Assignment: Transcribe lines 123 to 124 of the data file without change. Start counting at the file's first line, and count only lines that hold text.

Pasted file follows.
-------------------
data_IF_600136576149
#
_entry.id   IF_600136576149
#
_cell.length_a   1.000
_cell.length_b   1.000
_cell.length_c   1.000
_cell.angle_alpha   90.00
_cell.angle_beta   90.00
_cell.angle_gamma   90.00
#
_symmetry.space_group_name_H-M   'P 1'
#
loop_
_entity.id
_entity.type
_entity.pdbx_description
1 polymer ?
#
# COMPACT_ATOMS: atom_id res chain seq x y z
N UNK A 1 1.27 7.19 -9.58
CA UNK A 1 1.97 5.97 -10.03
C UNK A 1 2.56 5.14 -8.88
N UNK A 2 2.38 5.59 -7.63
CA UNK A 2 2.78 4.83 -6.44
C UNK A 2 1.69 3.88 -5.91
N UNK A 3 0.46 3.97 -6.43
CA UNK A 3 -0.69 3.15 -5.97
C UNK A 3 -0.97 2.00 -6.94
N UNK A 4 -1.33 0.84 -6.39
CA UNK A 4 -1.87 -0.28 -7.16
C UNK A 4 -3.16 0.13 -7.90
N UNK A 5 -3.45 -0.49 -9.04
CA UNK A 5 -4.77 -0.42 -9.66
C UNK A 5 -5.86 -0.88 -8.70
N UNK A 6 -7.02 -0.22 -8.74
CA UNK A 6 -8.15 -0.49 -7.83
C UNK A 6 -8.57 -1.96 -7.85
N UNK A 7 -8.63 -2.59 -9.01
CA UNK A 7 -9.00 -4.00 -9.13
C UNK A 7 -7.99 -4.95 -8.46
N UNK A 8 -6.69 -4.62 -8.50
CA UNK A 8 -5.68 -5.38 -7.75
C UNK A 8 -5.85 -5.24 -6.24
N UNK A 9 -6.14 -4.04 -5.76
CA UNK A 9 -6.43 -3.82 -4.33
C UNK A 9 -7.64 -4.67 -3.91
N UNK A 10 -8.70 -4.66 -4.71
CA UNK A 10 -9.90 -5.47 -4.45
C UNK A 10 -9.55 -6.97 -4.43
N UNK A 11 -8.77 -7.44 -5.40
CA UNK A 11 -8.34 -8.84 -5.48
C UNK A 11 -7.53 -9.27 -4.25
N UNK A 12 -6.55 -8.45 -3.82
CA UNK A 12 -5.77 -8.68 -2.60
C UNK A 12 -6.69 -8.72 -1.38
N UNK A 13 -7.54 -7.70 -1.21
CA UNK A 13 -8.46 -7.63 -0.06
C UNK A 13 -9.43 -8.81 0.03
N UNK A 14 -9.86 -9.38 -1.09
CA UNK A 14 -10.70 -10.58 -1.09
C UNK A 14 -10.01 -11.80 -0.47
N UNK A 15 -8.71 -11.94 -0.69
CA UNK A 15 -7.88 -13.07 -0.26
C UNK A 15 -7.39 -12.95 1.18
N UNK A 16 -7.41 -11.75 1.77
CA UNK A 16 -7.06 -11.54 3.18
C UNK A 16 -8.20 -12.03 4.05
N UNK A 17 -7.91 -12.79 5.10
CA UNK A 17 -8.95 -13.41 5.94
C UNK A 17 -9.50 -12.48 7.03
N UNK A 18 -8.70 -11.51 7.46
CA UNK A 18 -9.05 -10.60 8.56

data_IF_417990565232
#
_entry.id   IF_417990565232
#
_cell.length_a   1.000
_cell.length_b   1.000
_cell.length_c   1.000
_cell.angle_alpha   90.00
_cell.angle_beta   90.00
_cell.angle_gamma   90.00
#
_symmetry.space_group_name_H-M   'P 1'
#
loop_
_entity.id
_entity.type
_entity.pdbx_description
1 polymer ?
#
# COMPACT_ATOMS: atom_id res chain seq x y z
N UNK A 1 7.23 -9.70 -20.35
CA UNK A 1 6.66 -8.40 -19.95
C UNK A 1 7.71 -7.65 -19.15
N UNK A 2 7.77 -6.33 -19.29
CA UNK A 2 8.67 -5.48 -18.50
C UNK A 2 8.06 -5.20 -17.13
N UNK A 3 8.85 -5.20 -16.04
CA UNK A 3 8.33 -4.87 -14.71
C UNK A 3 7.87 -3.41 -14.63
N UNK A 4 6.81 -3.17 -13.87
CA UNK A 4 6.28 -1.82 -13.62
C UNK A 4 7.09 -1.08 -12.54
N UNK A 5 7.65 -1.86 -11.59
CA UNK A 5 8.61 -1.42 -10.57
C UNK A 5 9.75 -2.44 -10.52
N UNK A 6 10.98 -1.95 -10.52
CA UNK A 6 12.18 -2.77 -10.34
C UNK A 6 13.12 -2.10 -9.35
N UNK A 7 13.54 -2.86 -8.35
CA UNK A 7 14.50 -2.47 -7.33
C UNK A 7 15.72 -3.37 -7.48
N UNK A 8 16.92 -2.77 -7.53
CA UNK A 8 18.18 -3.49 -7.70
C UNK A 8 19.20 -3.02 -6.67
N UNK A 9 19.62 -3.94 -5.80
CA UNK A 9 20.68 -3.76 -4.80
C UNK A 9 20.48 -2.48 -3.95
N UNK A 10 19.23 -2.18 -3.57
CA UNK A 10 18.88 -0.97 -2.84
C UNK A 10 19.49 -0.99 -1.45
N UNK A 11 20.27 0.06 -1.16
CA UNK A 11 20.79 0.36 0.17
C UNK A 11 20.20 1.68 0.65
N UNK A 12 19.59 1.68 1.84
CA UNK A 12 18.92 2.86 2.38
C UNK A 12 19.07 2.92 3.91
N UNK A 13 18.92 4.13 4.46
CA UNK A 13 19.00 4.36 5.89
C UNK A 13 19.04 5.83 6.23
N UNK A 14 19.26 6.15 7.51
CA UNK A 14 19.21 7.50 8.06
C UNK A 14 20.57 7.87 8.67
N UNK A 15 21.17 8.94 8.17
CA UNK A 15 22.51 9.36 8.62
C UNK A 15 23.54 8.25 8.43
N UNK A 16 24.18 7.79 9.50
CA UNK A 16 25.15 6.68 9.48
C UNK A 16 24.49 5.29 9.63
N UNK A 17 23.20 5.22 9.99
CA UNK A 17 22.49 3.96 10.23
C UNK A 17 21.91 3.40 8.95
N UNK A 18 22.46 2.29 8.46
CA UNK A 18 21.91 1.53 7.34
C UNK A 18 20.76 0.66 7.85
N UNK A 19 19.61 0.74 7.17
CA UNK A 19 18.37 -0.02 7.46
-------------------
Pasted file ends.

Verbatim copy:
C UNK A 10 19.49 -0.99 -1.45
N UNK A 11 20.27 0.06 -1.16